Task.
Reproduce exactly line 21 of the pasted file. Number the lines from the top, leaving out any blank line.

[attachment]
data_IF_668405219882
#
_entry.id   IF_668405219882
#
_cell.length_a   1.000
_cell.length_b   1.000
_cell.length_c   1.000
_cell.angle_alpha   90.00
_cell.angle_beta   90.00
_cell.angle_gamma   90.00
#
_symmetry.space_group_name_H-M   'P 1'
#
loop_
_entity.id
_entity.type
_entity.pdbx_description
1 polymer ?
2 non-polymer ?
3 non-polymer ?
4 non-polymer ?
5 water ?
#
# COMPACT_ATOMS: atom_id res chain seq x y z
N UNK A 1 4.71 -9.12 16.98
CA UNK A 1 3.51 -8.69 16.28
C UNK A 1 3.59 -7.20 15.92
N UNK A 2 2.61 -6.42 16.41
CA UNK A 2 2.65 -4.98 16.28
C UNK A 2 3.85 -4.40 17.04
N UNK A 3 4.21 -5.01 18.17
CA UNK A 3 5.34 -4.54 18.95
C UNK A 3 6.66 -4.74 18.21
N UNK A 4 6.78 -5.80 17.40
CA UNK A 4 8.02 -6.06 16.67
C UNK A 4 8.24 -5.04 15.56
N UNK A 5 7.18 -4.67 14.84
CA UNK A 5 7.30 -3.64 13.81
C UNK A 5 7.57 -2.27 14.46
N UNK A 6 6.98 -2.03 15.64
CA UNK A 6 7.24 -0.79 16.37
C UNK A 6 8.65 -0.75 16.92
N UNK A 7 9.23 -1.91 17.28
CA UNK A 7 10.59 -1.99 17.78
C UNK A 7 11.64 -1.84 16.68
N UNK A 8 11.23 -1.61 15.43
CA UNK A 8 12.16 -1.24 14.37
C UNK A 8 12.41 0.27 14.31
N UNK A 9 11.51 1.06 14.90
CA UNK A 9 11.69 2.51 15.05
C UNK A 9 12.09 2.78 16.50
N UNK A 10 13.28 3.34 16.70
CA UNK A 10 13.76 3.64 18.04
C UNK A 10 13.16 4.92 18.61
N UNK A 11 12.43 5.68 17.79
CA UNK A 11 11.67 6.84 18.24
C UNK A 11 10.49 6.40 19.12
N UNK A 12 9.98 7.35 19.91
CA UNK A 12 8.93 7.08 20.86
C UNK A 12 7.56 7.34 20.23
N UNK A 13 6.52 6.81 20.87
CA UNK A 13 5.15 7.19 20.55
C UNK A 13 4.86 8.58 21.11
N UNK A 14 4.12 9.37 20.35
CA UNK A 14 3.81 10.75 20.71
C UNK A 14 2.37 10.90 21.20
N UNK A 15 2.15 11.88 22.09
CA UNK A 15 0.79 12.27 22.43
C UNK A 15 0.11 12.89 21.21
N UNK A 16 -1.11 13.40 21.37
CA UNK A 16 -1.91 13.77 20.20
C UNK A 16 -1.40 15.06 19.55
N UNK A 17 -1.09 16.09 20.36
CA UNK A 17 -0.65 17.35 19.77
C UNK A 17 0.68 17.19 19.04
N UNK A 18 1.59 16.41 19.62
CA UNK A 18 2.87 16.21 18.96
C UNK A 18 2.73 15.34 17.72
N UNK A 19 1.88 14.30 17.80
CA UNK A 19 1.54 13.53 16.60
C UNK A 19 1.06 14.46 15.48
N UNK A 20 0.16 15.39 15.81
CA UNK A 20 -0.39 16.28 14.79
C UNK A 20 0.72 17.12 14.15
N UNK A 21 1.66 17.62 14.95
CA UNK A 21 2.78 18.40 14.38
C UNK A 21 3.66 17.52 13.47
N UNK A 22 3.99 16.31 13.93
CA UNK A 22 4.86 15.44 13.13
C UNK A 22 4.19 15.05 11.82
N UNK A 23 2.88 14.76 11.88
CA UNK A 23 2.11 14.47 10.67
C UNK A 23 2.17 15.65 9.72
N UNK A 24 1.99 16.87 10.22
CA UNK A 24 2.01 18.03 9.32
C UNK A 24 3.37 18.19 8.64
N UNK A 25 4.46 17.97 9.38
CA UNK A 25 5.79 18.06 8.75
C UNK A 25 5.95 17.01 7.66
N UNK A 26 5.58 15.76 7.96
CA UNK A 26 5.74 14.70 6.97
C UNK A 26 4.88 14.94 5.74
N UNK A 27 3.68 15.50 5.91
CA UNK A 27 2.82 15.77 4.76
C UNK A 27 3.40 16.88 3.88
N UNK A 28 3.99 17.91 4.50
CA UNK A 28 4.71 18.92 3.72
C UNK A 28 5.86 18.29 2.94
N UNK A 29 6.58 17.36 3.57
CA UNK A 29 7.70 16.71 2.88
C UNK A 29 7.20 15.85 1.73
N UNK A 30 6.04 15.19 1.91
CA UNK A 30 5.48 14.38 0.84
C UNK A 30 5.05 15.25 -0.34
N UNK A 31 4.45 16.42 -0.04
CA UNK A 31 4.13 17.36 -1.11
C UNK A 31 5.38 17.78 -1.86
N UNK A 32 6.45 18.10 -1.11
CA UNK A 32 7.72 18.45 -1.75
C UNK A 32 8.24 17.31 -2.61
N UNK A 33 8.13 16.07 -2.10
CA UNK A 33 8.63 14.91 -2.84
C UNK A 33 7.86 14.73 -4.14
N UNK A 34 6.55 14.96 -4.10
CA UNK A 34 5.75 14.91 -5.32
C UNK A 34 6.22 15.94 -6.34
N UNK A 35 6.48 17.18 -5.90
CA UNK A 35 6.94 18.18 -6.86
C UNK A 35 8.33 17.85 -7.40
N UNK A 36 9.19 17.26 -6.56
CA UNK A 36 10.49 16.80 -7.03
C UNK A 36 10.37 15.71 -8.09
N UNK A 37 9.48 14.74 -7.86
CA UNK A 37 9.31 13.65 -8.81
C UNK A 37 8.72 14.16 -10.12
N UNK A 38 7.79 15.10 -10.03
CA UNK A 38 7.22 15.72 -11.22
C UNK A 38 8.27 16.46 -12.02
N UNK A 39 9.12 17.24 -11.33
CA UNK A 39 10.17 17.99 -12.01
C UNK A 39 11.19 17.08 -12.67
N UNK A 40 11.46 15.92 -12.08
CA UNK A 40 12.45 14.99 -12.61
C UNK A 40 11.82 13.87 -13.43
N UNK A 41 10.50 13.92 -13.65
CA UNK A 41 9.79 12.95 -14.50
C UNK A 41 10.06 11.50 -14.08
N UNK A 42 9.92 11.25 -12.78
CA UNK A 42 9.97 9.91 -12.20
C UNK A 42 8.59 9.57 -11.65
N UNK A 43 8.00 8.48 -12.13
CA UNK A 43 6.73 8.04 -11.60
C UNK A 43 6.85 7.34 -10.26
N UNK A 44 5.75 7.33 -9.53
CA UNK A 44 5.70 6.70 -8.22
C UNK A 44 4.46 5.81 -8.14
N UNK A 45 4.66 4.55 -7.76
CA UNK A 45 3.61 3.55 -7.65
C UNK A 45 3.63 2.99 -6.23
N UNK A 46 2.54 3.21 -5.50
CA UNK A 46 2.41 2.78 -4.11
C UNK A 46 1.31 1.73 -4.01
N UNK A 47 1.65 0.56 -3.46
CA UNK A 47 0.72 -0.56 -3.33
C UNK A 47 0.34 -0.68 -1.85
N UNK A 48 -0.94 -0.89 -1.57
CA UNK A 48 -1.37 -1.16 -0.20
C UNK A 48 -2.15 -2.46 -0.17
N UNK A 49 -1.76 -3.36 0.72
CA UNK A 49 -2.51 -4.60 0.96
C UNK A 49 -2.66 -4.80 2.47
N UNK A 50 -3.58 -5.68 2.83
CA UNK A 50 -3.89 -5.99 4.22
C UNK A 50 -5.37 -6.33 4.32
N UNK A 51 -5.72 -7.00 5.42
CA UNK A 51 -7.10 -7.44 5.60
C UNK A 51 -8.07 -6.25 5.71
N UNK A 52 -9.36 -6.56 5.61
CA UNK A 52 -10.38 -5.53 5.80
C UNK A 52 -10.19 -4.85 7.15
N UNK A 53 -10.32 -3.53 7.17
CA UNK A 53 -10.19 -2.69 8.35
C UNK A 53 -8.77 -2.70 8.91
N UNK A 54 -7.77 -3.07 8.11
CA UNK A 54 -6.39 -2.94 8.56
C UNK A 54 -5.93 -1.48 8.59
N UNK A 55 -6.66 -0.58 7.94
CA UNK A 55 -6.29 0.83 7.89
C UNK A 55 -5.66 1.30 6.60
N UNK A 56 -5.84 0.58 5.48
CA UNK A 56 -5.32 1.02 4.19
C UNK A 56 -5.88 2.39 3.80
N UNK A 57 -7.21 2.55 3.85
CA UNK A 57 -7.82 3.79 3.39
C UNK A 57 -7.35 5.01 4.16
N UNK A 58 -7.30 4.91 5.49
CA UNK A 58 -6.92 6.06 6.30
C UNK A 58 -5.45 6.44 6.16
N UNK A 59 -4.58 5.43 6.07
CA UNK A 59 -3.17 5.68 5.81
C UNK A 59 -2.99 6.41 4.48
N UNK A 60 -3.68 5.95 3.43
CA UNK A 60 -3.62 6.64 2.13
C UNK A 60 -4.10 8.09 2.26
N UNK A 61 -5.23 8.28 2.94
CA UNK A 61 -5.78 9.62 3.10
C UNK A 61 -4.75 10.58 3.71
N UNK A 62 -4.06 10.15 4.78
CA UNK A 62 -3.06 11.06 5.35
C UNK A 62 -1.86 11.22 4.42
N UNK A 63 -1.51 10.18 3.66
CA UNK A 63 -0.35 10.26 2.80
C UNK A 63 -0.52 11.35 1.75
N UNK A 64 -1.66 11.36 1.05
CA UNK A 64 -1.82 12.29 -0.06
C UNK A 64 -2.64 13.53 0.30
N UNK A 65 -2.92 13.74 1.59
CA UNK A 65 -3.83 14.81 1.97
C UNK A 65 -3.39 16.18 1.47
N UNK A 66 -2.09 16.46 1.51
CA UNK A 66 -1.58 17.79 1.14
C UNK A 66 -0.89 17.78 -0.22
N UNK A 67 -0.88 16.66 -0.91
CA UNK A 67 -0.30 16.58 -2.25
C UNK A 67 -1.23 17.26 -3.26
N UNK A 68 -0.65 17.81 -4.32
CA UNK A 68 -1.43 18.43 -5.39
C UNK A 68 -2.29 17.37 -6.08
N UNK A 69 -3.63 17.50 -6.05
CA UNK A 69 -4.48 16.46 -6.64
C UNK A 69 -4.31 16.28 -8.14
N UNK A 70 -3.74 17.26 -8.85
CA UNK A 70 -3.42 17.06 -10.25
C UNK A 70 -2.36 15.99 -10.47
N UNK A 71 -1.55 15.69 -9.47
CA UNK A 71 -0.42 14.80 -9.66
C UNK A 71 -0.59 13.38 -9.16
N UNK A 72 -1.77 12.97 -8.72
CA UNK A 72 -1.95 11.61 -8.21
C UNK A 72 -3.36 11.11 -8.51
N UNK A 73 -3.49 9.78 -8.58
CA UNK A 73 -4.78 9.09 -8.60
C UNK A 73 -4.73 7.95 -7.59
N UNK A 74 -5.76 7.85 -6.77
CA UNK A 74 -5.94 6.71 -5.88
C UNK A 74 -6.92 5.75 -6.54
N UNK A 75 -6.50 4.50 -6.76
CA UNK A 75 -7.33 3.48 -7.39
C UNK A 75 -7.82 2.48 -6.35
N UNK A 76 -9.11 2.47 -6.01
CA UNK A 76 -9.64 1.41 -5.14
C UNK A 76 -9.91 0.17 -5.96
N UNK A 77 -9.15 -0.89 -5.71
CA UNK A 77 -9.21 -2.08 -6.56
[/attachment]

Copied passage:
4 non-polymer ?